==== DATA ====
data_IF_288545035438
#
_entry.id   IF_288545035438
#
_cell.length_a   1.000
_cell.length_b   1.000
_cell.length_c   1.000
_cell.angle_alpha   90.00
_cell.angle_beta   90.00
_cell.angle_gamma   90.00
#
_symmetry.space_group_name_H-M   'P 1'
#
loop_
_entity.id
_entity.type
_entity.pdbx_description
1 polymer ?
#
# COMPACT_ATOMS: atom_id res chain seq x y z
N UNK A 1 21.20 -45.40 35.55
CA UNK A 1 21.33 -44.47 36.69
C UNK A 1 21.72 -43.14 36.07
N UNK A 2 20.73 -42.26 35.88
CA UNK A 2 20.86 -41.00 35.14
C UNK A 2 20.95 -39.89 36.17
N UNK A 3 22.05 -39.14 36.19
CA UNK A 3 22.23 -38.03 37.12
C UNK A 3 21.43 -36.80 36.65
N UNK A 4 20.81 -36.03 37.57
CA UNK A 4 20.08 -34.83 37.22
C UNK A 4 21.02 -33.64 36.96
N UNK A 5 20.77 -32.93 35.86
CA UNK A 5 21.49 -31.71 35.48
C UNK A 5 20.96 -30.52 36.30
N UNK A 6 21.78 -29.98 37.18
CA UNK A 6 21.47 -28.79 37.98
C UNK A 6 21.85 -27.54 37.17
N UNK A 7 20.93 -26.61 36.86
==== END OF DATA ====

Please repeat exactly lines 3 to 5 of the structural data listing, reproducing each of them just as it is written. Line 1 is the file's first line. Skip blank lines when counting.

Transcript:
_entry.id   IF_288545035438
#
_cell.length_a   1.000